YAY! I started yesterday-three classes online, plus a TA position with a level 4 undergraduate class entitled Clinical Instruction for the Rural and Underserved. I started that class today and was glad to meet all the great men and women who are interested in serving rural populations in New Mexico and around the world. I will be assisting in facilitating their class while the professor takes some of the students to Bolivia for clinical training. I wish we had such a class when I was an undergrad (although I wasn’t in a BSN program) as these students are being given a great opportunity to apply their skills in an international setting. I know that participating in this class will give me the ‘refresher’ that I need (having been out of nursing for five years) and get my brain rolling again. Our professor really seems to have her finger on the pulse of learning opportunities that are available throughout New Mexico and I hope to be able to participate in some of these clinical experiences in the coming months.
There has been debate for years about a newborn’s ability to feel pain. Here’s an interesting video from Dr. Sanjay Gupta speaking to Dr. Whit Hall at Arkansas Children’s Hospital.
I’ve always been told that ‘wearing your baby’ is the best thing you can do as a mom, or dad. Babies like to be close to their parents. The warmth and heartbeat of mom and dad are soothing, calming, and parents have been carrying their infants since the beginning of time.
With each of my three children, I tried the baby sling- the one that goes over one shoulder and acts like a little sack that they can sit in.
I had seen moms and dads carrying their babes (and toddlers) in these contraptions, and I was impressed. Two hands free with your baby on your hip. The problem was that my infants just didn’t take to it. They didn’t seem to like the ‘C’ shape that was forced on their little bodies and arched their backs in protest. They seemed to get lost in there, and the top of the sling would cover their face, which made me more than a little nervous. It hurt my shoulder. I couldn’t get it to be comfortable for either myself or my kids. I eventually gave up- feeling defeated and not quite up to snuff compared with all my hippy-mama friends who seemed to sling with ease.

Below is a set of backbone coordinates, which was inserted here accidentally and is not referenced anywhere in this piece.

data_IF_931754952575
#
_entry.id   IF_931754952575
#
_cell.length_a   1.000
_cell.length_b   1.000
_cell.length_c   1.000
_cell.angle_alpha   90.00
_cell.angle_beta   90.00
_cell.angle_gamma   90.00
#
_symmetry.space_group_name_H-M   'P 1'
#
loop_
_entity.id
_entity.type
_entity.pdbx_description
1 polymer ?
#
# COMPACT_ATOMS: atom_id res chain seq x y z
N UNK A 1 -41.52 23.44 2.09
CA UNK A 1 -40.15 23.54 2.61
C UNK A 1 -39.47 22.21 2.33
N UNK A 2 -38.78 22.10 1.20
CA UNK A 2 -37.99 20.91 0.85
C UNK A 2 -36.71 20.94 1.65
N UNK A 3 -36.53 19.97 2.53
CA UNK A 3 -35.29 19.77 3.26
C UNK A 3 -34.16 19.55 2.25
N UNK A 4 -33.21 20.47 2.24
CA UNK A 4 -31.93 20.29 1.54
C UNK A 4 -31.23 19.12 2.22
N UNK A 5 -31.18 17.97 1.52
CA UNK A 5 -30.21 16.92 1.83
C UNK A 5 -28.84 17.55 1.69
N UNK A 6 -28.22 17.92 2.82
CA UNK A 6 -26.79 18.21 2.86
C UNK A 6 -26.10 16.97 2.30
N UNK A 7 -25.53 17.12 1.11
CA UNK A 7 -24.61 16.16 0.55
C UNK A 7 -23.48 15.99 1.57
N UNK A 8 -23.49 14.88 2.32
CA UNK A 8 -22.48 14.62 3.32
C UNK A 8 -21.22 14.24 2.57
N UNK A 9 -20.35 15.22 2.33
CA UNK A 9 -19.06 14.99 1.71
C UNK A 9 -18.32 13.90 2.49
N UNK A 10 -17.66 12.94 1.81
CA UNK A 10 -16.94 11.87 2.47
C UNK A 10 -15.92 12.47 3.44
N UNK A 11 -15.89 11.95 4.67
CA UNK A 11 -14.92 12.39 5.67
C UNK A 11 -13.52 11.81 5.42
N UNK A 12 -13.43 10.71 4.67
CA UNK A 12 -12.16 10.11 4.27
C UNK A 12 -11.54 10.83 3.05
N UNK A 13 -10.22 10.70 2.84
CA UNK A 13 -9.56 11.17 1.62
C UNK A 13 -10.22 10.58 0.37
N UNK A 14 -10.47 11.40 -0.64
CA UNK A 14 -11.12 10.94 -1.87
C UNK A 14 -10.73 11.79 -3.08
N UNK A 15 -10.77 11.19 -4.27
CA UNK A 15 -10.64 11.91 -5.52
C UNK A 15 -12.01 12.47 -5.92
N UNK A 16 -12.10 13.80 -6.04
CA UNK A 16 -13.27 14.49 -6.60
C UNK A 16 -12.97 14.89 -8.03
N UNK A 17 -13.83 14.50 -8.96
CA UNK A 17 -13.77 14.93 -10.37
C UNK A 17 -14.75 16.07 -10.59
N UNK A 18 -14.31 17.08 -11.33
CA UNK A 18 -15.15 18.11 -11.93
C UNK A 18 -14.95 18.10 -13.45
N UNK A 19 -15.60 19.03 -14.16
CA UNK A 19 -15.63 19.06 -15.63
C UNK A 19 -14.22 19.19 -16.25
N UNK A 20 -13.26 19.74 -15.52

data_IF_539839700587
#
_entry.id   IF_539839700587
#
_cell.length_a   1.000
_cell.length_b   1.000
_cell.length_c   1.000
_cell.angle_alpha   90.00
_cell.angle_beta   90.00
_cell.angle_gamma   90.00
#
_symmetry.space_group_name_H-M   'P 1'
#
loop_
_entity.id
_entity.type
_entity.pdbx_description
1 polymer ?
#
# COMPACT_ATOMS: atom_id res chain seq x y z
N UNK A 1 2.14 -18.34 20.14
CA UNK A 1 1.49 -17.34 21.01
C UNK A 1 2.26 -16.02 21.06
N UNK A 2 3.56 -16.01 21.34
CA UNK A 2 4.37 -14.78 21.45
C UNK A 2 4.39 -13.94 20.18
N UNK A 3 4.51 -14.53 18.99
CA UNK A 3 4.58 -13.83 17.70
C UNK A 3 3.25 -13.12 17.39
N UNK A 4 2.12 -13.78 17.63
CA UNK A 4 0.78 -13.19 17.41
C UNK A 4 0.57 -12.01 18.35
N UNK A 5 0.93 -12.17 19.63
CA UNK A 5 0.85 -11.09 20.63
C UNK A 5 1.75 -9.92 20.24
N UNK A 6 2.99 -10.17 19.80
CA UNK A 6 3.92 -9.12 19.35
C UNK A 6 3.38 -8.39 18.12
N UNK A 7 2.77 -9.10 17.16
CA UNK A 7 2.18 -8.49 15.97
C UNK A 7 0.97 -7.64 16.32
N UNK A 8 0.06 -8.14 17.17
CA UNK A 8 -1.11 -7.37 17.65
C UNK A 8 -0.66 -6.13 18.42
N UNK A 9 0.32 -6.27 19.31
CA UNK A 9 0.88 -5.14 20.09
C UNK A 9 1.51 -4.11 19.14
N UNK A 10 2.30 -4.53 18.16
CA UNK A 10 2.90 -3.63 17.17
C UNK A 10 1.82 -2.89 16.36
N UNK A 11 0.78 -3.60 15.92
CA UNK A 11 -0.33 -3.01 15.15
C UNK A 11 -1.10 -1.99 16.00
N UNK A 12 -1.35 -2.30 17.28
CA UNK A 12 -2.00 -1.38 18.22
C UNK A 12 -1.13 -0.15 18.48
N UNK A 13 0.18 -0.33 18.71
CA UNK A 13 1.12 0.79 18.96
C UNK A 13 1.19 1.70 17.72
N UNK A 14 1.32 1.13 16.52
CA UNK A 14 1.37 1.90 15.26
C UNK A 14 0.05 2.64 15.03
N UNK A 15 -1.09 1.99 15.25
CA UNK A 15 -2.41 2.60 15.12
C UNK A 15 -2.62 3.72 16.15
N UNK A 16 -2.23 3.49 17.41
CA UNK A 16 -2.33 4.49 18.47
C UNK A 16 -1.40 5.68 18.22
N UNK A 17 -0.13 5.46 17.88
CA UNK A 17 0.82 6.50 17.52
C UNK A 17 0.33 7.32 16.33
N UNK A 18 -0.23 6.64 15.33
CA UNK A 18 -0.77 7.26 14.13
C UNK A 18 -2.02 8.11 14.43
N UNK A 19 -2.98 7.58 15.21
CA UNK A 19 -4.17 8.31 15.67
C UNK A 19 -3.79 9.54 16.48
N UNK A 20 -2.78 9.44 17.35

Due to overwhelming commentary on the health care reform bill, I am attempting to read it all and highlight the main ‘talking points’. Although I agree that the bill has it’s flaws, it is a great step in the right direction.
The Constitutionality of the Health Care Bill
Opponents of the Health Care Bill, including the Attorney Generals of several states are planning to sue the government over the ‘unconstitutionality’ of the bill. “They are expected to sue over the bill’s mandate that requires everyone to buy health insurance” saying that it infringes on ‘state sovereignty’. Yet federal law always trumps state law.
Furthermore, under the commerce clause (Article I, Section 8 of The Constitution) Congress has the power to regulate activities that, taken cumulatively, have a substantial effect on interstate commerce. People not purchasing health insurance unquestionably has this effect. Everyone, at some point in their lives will need health care, and requiring people to have health insurance to offset the costs of taxpayers having to pay for people who don’t have health insurance creates a scenario where no one will be an undo burden on the government. You would think that republicans would like this as it is a lesson in personal responsibility.
The National Catholic Social Justice Lobby, representing 59,000 Catholic Nuns came out in support of Obama’s health care plan today- going against the Catholic Bishops, who are opposed.
You go girls! : )